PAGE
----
The app has a new tilt-to-map feature that I like a lot. Tilting your smartphone at an angle turns the screen into a full map, with little red pins showing where Square-friendly merchants are. I could also tweet from within the app that I was at a shop and paying with Square, text-message the same notification, and email the store’s link to a friend.
One part of the app that I found lacking was the amount of information that some merchants list on their pages within the app. Some show addresses, phone numbers, business hours and full menus. But a couple of Square-friendly venues in the app only listed their business phone numbers or addresses, so I had to exit the app to run an additional search and find out what the business actually sold.
This past March, online payments giant PayPal introduced PayPal Here, a Square-like dongle for small businesses to accept credit card payments on a mobile phone; PayPal also has a mobile app that uses location services to recognize where a customer is. PayPal already has the advantage of a massive user base of over a hundred million and, unlike Square, it is available in international markets.
But PayPal’s triangle device for payments still hasn’t been fully rolled out yet, so locating businesses where I could test that in conjunction with the PayPal app was challenging. The company says it’s still in “beta,” so it’s unclear how many merchants are actually using the triangle.
So that’s how I found myself buying beef jerky from a merchant amid a row of warehouses in Brooklyn on a rainy day. The founder of Kings County Jerky used to use Square, but he is now using the PayPal triangle.
Once I arrived, I opened the PayPal application on my iPhone. It recognized my location and listed a couple places nearby that would take my money via my PayPal app.
Since data service on my phone happened to be particularly bad in that area, I initially had trouble dropping the digital pin within the app that’s supposed to let the merchant know I was there. The merchant also had to reboot his phone once to process the payment on his end.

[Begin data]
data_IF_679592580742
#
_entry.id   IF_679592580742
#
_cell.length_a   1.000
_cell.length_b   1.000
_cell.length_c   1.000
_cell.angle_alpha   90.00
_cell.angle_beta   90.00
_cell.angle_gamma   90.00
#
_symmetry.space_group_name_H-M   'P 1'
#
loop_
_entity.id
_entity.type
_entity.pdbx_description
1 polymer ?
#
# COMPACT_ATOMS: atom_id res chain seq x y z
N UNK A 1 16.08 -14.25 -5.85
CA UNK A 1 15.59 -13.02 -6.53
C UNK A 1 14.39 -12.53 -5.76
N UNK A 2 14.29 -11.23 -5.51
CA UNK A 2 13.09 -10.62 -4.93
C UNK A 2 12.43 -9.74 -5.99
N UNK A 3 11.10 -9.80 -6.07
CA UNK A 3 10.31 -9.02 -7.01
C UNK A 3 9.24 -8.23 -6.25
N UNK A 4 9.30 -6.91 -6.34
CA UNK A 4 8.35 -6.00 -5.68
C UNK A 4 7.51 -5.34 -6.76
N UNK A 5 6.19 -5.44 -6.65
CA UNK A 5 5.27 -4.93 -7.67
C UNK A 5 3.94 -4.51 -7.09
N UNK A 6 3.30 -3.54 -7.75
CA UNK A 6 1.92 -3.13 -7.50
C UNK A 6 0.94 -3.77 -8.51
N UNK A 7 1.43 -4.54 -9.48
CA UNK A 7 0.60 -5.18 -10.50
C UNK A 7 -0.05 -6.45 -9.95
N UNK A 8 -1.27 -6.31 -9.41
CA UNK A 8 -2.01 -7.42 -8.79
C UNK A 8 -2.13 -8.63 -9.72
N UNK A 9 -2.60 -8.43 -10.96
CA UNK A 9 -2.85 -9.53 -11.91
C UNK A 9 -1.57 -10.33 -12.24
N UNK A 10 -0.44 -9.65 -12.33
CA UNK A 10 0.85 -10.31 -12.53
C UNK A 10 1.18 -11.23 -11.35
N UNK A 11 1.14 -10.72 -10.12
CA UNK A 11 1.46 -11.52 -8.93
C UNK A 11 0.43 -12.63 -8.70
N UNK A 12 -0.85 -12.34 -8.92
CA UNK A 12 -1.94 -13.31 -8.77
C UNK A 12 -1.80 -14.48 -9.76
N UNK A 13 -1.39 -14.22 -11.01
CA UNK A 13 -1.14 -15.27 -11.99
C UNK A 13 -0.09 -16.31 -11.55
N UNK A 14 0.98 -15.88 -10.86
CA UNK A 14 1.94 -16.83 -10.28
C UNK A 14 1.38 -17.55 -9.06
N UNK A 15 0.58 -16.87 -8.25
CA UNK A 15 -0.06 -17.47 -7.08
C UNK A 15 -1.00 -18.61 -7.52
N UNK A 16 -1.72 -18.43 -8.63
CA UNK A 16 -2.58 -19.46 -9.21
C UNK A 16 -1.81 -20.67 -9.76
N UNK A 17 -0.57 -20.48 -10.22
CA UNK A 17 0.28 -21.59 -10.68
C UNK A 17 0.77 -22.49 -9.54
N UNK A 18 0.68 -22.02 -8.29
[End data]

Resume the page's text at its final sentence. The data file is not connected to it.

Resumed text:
But once I switched over to Wi-Fi, I had four options for paying him: Pay directly from my PayPal account through the app; handing him my credit card, which he would swipe through the PayPal triangle; and scanning my credit card. The last resort would be for the merchant to manually enter my credit card number into his phone, though he would get charged a slightly higher fee for processing my payment that way.
Mobile connection issues aside, paying through my PayPal account on the app was relatively quick and painless.
In terms of loyalty rewards and discounts, mobile payment companies are trying to make paying with a smartphone compelling, but I haven’t been using the apps long enough to glean the rewards. Square, for example, gives merchants the ability to offer purchasers 10 percent off transactions just for being repeat customers, and while Google Wallet is currently only available on five Android smartphone models, the company has partnered with name-brand retailers to offer small promotions to app users.
Paying with Square was an easy way to pay with my mobile phone and, for me, the current lack of merchants accepting it was its biggest downside. This category of technology is too young here in the U.S. to see what the real benefits — and drawbacks — will be, but consumers can likely expect to see more options to pay with their smartphones in the near future.